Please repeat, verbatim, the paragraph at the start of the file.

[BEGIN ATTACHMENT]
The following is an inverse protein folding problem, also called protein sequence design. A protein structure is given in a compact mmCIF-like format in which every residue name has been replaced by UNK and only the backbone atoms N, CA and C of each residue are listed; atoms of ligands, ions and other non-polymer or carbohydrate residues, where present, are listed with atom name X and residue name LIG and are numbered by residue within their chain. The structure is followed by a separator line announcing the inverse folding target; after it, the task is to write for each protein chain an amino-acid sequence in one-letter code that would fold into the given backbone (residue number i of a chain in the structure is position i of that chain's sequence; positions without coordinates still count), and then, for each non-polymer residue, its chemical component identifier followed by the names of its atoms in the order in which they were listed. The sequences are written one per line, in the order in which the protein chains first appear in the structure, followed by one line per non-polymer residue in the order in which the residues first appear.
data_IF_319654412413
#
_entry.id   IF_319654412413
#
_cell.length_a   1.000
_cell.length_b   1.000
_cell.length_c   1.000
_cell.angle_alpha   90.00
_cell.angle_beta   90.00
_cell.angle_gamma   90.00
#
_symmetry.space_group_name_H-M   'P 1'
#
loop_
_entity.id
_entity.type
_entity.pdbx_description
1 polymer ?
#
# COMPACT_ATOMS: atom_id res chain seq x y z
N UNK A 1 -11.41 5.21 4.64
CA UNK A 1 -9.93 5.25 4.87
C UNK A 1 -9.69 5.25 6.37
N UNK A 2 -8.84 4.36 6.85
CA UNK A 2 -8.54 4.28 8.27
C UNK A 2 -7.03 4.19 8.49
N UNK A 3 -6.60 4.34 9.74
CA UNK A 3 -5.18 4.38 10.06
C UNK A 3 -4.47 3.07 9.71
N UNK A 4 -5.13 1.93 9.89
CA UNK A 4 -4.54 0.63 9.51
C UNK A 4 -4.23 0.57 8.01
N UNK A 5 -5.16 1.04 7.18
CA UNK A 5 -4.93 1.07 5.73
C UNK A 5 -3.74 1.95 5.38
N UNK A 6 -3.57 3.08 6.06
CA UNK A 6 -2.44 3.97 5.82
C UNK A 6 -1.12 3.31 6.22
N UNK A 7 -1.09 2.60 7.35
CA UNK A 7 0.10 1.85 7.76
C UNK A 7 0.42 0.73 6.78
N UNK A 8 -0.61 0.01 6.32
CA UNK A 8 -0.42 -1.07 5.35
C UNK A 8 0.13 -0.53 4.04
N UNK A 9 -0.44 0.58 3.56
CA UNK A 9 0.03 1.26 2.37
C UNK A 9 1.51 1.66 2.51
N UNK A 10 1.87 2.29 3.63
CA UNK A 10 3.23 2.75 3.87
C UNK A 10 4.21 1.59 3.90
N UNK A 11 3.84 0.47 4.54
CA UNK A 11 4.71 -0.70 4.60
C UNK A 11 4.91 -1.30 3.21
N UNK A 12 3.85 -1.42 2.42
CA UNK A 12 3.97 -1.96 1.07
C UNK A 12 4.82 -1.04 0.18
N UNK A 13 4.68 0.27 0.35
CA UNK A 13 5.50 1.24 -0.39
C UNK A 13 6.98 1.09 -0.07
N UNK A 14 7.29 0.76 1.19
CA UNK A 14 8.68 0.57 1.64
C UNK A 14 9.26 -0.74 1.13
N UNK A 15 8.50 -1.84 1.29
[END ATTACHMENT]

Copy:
The following is an inverse protein folding problem, also called protein sequence design. A protein structure is given in a compact mmCIF-like format in which every residue name has been replaced by UNK and only the backbone atoms N, CA and C of each residue are listed; atoms of ligands, ions and other non-polymer or carbohydrate residues, where present, are listed with atom name X and residue name LIG and are numbered by residue within their chain. The structure is followed by a separator line announcing the inverse folding target; after it, the task is to write for each protein chain an amino-acid sequence in one-letter code that would fold into the given backbone (residue number i of a chain in the structure is position i of that chain's sequence; positions without coordinates still count), and then, for each non-polymer residue, its chemical component identifier followed by the names of its atoms in the order in which they were listed. The sequences are written one per line, in the order in which the protein chains first appear in the structure, followed by one line per non-polymer residue in the order in which the residues first appear.